abstractNote = {A deep 400 ks ACIS-S observation of the nearest quasar known, Mrk 231, is combined with archival 120 ks data to carry out the first ever spatially resolved spectral analysis of a hot X-ray-emitting circumgalactic nebula around a quasar. The 65 × 50 kpc X-ray nebula shares no resemblance with the tidal debris seen at optical wavelengths. One notable exception is the small tidal arc ∼3.5 kpc south of the nucleus where excess soft X-ray continuum emission and Si XIII 1.8 keV line emission are detected, consistent with star formation and its associated alpha-element enhancement, respectively. An X-ray shadow is also detected at the location of the 15 kpc northern tidal tail. The hard X-ray continuum emission within ∼6 kpc of the center is consistent with being due entirely to the bright central active galactic nucleus. The soft X-ray spectrum of the outer (≳6 kpc) portion of the nebula is best described as the sum of two thermal components with temperatures ∼3 and ∼8 million K and spatially uniform super-solar alpha-element abundances, relative to iron. This result implies enhanced star formation activity over ∼10{sup 8} yr, accompanied by redistribution of the metals on a large scale. The low-temperature thermal component is not present within ∼6 kpc of the nucleus, suggesting extra heating in this region from the circumnuclear starburst, the central quasar, or the optically identified ≳3 kpc quasar-driven outflow. The soft X-ray emission is weaker in the western quadrant, coincident with a deficit of Hα and some of the largest columns of neutral gas outflowing from the nucleus. Shocks may heat the gas to high temperatures at this location, consistent with the tentative ∼2σ detection of extended Fe XXV 6.7 keV line emission.},
doi = {10.1088/0004-637X/790/2/116},
journal = {Astrophysical Journal},
number = 2,
volume = 790,
place = {United States},
year = {Fri Aug 01 00:00:00 EDT 2014},
month = {Fri Aug 01 00:00:00 EDT 2014}
}
  • Supermassive binary black holes (BBHs) are unavoidable products of galaxy mergers and are expected to exist in the cores of many quasars. Great effort has been made during the past several decades to search for BBHs among quasars; however, observational evidence for BBHs remains elusive and ambiguous, which is difficult to reconcile with theoretical expectations. In this paper, we show that the distinct optical-to-UV spectrum of Mrk 231 can be well interpreted as emission from accretion flows onto a BBH, with a semimajor axis of ∼590 AU and an orbital period of ∼1.2 years. The flat optical and UV continuamore » are mainly emitted from a circumbinary disk and a mini-disk around the secondary black hole (BH), respectively; and the observed sharp drop off and flux deficit at λ ∼ 4000–2500 Å is due to a gap (or hole) opened by the secondary BH migrating within the circumbinary disk. If confirmed by future observations, this BBH will provide a unique laboratory to study the interplay between BBHs and accretion flows onto them. Our result also demonstrates a new method to find sub-parsec scale BBHs by searching for deficits in the optical-to-UV continuum among the spectra of quasars.« less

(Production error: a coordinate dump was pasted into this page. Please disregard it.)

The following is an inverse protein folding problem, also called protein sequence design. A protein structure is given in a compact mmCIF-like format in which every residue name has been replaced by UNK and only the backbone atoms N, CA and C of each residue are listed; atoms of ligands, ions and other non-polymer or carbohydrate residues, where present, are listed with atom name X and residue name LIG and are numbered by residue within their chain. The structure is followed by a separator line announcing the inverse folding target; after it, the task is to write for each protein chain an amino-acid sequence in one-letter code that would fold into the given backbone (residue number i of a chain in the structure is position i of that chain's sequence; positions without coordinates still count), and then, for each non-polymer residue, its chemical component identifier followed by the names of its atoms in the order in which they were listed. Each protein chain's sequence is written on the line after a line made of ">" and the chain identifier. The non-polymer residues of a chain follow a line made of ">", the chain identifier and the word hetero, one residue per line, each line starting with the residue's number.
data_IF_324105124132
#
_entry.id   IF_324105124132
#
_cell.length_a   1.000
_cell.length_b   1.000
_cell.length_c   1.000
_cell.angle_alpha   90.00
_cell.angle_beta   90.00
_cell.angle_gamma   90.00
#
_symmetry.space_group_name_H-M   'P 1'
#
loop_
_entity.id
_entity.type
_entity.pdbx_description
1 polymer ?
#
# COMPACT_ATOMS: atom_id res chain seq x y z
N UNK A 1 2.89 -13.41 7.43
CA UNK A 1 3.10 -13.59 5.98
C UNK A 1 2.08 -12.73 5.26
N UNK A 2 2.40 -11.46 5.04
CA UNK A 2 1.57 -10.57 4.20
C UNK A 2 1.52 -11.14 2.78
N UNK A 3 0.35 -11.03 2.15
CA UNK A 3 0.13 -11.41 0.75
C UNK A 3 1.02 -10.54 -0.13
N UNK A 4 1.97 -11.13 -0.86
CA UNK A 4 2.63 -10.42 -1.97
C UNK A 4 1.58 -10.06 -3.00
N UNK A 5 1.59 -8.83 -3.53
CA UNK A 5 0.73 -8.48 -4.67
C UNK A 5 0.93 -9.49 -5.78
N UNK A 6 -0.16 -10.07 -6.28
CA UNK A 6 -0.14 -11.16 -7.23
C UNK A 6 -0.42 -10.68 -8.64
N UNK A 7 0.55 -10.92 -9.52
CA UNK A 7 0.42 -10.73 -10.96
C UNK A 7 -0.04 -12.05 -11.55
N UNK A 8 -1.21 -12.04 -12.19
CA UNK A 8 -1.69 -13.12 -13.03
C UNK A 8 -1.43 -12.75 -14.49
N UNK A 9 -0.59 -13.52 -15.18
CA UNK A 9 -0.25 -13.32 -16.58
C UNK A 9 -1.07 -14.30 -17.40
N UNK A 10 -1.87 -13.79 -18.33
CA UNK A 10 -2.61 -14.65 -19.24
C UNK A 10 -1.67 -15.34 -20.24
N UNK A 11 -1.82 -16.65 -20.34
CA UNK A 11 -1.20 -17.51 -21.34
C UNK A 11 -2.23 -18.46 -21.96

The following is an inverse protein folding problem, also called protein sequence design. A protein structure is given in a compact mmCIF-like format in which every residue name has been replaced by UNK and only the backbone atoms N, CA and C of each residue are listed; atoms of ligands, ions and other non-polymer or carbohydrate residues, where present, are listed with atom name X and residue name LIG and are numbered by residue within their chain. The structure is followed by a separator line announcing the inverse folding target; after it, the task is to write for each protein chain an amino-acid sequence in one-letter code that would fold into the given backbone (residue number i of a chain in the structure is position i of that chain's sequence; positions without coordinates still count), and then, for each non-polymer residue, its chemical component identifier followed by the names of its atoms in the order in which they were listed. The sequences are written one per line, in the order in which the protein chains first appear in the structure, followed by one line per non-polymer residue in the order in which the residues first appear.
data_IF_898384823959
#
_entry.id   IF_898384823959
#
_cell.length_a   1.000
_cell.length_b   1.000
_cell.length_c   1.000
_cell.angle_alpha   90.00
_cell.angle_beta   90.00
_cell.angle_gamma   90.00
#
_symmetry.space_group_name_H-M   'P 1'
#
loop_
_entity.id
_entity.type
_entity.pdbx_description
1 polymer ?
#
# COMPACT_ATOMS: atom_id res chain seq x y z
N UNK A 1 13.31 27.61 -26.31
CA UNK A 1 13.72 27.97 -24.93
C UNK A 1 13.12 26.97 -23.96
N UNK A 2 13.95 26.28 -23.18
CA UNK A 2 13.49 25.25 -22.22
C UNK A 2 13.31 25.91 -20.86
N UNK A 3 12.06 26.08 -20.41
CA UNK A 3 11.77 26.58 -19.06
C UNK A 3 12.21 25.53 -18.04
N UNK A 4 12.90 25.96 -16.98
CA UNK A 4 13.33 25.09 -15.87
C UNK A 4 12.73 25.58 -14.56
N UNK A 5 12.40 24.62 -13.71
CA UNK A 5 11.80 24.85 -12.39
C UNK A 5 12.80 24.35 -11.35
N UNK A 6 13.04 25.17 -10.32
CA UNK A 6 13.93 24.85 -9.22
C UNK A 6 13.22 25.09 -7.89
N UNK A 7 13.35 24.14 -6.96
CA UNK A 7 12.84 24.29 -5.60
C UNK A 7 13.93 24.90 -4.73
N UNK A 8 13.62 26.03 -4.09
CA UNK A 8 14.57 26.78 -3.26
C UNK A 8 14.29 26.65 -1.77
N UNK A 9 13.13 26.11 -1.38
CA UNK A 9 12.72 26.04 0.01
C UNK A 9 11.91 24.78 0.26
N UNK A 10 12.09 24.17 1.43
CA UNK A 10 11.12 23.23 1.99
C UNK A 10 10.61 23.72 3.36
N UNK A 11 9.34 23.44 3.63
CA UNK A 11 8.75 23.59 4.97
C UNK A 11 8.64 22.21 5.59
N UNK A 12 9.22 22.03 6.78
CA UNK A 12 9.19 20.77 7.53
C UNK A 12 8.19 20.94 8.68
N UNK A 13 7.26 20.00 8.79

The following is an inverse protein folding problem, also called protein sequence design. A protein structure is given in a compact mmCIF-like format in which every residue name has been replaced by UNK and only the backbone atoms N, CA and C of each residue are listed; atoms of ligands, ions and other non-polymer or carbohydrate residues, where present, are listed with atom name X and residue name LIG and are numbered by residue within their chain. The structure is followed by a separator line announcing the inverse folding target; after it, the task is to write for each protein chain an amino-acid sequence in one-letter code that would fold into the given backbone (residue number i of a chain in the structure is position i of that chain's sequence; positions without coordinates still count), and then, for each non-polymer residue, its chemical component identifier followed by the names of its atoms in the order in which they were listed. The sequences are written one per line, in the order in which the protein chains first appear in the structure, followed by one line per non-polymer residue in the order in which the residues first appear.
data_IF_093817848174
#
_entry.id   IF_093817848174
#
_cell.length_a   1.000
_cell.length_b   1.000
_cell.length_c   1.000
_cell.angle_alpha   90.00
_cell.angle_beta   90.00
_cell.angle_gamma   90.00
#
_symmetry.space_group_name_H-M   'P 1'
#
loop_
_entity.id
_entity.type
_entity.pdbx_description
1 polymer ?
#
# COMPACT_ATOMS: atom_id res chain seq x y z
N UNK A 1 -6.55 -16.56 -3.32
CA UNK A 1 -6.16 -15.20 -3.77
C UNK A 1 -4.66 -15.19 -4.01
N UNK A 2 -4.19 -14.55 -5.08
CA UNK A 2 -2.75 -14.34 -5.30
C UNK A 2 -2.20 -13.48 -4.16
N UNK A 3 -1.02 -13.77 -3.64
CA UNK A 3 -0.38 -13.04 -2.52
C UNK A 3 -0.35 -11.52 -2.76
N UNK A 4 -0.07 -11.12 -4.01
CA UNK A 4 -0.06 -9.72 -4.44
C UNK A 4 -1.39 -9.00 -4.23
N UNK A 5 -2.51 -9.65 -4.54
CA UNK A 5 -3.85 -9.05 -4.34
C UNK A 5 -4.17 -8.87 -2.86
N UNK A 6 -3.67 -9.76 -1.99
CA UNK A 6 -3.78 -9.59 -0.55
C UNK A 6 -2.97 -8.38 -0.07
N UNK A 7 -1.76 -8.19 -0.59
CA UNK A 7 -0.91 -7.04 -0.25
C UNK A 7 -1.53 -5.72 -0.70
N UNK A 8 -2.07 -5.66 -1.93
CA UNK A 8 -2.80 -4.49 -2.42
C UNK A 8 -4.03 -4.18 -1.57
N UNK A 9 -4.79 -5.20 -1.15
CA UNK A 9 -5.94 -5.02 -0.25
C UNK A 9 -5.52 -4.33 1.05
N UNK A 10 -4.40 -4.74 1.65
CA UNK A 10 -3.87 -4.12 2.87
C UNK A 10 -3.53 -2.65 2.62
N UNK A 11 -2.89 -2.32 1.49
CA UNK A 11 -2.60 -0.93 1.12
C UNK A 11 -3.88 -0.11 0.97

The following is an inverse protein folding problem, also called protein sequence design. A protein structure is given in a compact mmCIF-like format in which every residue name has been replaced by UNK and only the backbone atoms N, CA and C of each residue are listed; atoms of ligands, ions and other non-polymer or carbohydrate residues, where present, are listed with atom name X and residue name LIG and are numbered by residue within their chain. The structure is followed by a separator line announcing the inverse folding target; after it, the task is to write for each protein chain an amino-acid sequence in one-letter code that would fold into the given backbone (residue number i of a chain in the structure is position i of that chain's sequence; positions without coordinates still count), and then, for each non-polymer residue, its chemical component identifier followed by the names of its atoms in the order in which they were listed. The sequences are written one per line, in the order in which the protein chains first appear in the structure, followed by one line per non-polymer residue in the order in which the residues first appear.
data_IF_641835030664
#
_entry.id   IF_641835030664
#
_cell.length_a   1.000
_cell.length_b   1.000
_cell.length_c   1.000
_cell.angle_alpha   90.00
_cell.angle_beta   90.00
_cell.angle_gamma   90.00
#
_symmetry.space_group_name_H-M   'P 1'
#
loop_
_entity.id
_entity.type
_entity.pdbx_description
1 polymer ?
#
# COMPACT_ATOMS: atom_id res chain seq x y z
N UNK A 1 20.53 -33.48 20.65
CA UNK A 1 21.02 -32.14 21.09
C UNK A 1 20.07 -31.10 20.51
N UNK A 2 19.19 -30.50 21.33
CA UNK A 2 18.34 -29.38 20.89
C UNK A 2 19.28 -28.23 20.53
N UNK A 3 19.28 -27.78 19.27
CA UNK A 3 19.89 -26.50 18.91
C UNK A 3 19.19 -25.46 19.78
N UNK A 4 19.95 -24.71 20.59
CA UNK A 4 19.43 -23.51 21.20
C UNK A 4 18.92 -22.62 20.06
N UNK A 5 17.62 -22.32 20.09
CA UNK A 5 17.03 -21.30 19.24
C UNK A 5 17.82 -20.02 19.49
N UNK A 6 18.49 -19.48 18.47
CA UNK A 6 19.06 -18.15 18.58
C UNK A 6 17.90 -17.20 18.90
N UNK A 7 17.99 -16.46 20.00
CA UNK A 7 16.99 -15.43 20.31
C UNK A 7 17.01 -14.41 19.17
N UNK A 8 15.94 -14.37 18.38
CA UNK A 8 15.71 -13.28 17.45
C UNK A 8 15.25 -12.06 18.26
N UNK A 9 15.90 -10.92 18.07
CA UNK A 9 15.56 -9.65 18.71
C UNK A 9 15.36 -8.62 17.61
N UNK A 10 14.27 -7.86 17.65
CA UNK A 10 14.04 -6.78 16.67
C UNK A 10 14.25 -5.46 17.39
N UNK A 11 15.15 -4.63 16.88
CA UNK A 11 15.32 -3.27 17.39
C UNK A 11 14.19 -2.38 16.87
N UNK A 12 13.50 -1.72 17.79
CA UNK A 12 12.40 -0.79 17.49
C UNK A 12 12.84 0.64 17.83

• New near- and far-ultraviolet (NUV and FUV) Hubble Space Telescope spectra of Mrk 231, the nearest quasar known, are combined with ground-based optical spectra to study the remarkable dichotomy between the FUV and NUV–optical spectral regions in this object. The FUV emission-line features are faint, broad, and highly blueshifted (up to ∼7000 km s{sup −1}), with no significant accompanying absorption. In contrast, the profiles of the NUV absorption features resemble those of the optical Na i D, He i, and Ca ii H and K lines, exhibiting broad blueshifted troughs that overlap in velocity space with the FUV emission-line featuresmore » and indicate a dusty, high-density and patchy broad absorption line (BAL) screen covering ∼90% of the observed continuum source at a distance ≲2–20 pc. The FUV continuum emission does not show the presence of any obvious stellar features and is remarkably flat compared with the steeply declining NUV continuum. The NUV (FUV) features and continuum emission have not varied significantly over the past ∼22 (3) years and are unresolved on scales ∼40 (170) pc. These results favor an active galactic nucleus origin for the NUV–FUV line and continuum emission. The observed FUV line emission is produced in the outflowing BAL cloud system, while the Balmer lines arise primarily from the standard broad line region seen through the dusty BAL screen. Our data are inconsistent with the recently proposed binary black hole model. We argue instead that Mrk 231 is the nearest example of weak-lined “wind-dominated” quasars with high Eddington ratios and geometrically thick (“slim”) accretion disks; these quasars are likely more common in the early universe.« less